Koshadhanya, Kośadhānya, Kosha-dhanya: 4 definitions
Koshadhanya means something in Hinduism, Sanskrit. If you want to know the exact meaning, history, etymology or English translation of this term then check out the descriptions on this page. Add your comment or reference to a book if you want to contribute to this summary article.
The Sanskrit term Kośadhānya can be transliterated into English as Kosadhanya or Koshadhanya, using the IAST transliteration scheme (?).
Jyotisha (astronomy and astrology)Source: Wisdom Library: Brihat Samhita by Varahamihira
Kośadhānya (कोशधान्य) refers to “leguminous grains”, according to the Bṛhatsaṃhitā (chapter 8), an encyclopedic Sanskrit work written by Varāhamihira mainly focusing on the science of ancient Indian astronomy astronomy (Jyotiṣa).—Accordingly, “The years of Jupiter (bṛhaspati) take their names from the several Nakṣatras in which he reappears after his conjunction with the Sun; and these names are identical with the names of the lunar months. [...] In the Caitra year of Jupiter, there will be slight rain, good food and happiness; rulers will become mild; leguminous grains [i.e., kośadhānya] will increase and fair men will suffer miseries”.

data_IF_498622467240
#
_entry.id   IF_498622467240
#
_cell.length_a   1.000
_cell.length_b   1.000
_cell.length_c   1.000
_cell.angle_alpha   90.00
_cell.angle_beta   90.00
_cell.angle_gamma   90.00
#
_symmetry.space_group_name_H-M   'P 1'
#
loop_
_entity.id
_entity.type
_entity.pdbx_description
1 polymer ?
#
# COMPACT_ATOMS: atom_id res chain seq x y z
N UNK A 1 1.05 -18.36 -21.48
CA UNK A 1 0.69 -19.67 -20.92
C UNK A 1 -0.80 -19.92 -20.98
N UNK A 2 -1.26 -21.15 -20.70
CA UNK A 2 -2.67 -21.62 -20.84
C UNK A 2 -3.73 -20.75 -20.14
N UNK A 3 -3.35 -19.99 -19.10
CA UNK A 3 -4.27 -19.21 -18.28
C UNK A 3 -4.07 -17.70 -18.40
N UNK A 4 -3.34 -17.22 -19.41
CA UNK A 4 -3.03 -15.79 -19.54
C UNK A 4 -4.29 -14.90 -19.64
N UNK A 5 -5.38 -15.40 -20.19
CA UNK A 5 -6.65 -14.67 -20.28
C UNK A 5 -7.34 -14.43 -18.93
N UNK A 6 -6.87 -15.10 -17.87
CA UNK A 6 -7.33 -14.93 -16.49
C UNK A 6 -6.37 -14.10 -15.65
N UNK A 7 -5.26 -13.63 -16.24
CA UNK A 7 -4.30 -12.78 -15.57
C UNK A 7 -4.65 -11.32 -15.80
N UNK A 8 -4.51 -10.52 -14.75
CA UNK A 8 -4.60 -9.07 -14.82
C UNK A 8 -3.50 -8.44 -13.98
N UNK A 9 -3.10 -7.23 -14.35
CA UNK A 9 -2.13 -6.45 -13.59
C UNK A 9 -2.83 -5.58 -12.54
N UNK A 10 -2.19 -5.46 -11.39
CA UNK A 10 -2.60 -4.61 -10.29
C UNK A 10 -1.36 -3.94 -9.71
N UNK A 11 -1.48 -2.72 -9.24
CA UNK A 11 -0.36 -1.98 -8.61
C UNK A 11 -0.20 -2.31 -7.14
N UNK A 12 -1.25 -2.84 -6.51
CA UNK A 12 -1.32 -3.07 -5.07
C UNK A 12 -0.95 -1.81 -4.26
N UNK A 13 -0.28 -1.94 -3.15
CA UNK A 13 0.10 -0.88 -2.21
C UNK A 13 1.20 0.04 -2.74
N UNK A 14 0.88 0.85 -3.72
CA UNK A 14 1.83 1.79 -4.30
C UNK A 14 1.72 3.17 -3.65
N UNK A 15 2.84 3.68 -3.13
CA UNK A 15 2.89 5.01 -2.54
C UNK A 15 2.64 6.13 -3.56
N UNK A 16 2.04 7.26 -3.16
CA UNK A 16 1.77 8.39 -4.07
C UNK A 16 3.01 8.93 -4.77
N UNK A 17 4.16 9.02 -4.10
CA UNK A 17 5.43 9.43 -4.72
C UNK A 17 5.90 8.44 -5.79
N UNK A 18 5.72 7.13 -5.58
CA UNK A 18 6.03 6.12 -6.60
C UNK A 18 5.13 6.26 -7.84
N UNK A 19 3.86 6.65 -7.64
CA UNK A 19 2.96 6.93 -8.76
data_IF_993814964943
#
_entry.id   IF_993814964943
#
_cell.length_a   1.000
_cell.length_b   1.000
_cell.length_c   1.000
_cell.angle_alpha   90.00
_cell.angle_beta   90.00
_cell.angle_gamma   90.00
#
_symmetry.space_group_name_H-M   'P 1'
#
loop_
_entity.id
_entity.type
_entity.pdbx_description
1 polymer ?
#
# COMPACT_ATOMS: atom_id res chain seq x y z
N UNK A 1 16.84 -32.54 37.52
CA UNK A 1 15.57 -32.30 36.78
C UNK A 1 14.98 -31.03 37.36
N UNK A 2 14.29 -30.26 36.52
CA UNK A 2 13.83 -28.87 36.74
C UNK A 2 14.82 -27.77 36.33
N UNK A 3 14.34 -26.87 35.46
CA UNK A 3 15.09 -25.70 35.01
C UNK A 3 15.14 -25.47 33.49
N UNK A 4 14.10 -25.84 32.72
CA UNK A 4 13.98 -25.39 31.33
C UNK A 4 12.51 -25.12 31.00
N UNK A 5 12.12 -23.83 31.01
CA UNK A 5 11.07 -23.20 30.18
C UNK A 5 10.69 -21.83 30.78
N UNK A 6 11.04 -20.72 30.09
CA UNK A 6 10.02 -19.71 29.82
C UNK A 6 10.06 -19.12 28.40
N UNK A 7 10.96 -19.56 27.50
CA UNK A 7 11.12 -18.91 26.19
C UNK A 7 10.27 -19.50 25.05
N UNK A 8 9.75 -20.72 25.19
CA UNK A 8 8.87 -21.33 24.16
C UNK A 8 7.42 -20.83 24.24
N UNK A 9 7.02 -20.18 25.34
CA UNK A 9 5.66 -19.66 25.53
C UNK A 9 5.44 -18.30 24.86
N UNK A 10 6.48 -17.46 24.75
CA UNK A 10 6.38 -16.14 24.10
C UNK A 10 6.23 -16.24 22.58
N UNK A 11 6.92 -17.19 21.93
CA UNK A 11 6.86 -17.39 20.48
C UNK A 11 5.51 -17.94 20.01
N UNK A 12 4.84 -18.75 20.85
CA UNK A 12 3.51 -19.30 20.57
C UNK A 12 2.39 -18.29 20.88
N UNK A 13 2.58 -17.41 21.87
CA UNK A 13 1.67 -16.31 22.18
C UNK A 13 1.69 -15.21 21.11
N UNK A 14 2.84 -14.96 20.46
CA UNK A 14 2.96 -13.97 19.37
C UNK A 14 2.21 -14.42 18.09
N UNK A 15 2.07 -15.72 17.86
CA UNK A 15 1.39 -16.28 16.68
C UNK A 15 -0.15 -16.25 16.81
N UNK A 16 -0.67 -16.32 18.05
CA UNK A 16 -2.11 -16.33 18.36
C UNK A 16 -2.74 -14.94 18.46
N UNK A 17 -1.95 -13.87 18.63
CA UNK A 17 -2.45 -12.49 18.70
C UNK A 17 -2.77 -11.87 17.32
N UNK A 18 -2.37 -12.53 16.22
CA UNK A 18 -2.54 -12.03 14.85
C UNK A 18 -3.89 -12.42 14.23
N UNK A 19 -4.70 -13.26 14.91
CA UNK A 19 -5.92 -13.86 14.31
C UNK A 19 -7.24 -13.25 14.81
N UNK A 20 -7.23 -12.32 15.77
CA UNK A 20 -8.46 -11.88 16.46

Jyotisha (ज्योतिष, jyotiṣa or jyotish) refers to ‘astronomy’ or “Vedic astrology” and represents the fifth of the six Vedangas (additional sciences to be studied along with the Vedas). Jyotisha concerns itself with the study and prediction of the movements of celestial bodies, in order to calculate the auspicious time for rituals and ceremonies.
Languages of India and abroad
Sanskrit dictionarySource: Cologne Digital Sanskrit Dictionaries: Monier-Williams Sanskrit-English Dictionary
Kośadhānya (कोशधान्य):—[=kośa-dhānya] [from kośa] n. any leguminous plant, [Varāha-mihira’s Bṛhat-saṃhitā viii, 8] (cf. kośī-dh, kauśī-dh.)
[Sanskrit to German]
Sanskrit, also spelled संस्कृतम् (saṃskṛtam), is an ancient language of India commonly seen as the grandmother of the Indo-European language family (even English!). Closely allied with Prakrit and Pali, Sanskrit is more exhaustive in both grammar and terms and has the most extensive collection of literature in the world, greatly surpassing its sister-languages Greek and Latin.
See also (Relevant definitions)
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